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Abstract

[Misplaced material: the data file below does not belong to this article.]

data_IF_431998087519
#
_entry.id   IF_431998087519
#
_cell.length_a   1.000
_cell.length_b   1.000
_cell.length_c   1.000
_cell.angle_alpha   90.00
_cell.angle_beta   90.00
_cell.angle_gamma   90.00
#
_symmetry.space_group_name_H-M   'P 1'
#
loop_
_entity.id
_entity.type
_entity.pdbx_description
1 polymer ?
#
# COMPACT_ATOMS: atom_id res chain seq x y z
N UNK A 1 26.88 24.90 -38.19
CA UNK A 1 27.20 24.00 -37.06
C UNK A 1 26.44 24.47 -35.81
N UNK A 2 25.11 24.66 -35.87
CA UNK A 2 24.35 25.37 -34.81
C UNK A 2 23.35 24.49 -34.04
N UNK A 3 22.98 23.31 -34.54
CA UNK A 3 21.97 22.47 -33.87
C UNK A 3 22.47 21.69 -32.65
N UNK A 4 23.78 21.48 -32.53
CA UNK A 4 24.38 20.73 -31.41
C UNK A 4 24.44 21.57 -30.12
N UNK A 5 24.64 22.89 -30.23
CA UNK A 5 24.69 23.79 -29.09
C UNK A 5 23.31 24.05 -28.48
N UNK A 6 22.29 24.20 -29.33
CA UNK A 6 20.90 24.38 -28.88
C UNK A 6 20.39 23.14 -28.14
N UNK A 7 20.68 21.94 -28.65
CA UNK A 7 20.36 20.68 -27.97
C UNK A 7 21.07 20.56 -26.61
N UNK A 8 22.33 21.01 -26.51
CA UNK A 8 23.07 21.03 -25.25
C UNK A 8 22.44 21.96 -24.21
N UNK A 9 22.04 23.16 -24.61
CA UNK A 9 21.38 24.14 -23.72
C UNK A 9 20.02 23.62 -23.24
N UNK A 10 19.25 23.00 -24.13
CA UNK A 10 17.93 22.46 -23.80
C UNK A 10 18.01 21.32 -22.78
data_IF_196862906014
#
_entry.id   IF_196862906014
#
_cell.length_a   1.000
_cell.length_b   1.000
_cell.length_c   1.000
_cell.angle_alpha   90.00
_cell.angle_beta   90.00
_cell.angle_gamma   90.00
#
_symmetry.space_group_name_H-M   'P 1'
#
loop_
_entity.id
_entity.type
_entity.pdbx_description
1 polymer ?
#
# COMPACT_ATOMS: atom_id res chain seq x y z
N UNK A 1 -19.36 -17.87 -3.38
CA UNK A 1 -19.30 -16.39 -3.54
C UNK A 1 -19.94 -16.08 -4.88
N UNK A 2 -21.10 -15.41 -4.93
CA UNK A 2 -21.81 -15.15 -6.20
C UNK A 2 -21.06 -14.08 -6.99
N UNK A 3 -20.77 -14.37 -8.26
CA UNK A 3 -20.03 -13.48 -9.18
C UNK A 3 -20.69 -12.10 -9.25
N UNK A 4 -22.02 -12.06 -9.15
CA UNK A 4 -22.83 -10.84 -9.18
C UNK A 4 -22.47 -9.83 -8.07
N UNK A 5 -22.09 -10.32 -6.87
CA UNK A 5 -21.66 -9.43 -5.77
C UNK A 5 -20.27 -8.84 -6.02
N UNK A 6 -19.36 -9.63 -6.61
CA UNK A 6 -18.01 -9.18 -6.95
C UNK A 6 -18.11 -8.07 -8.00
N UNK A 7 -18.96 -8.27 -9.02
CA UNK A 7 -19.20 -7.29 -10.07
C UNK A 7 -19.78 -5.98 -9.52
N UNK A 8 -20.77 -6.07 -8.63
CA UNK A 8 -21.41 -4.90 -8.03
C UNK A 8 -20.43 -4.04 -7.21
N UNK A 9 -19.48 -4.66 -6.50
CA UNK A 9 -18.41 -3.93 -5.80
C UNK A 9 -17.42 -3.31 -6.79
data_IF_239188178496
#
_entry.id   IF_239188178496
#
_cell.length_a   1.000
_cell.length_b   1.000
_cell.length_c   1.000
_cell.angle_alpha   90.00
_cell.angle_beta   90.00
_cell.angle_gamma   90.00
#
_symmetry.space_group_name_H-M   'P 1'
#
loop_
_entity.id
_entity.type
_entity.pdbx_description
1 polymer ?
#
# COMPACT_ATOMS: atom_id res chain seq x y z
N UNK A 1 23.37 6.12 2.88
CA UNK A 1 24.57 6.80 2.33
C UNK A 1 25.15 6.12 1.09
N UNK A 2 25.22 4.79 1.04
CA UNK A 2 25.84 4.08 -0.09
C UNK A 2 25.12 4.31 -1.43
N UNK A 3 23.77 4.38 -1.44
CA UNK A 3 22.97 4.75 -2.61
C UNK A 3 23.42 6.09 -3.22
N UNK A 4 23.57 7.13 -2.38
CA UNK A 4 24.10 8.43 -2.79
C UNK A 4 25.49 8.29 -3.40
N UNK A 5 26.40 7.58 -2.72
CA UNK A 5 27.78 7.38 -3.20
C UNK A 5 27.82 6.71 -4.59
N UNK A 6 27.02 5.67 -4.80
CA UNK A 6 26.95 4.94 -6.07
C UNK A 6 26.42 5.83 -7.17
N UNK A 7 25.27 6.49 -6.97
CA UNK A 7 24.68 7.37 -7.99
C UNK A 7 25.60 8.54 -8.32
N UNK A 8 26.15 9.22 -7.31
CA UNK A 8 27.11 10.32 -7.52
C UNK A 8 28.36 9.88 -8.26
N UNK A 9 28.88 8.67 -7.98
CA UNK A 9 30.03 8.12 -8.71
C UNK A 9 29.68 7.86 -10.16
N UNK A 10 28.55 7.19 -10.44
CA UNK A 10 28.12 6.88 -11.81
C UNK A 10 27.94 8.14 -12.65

Sexually dimorphic characters of Onymacris plana, a dune-living, solitary tenebrionid beetle of the Namib Desert, were tested for their roles in male-male fighting over females. Males were smaller than females but had extraordinarily wide elytra, with great variance in this characteristic. In males, but not in females, elytra width increased with body length at an allometric scale. Male beetles were often aggressive towards each other, especially when mating or guarding females after mating or waiting for females at shady spots. Interactions were less intense when contesting over females on the open surface, where these fast-running beetles often overran each other in their attempts to retain their positions behind females until the females retreated into the sand, where mating took place. Winners of intrasexual fights and the successful mates of females tended to have longer bodies and wider elytra than the losers. Sexual selection appears to be the best explanation of the allometric scaling of the lateral extensions of male elytra. Sexual selection may furthermore contribute to other characteristics, such as large body length and long legs, that have ecological and ecophysiological significance.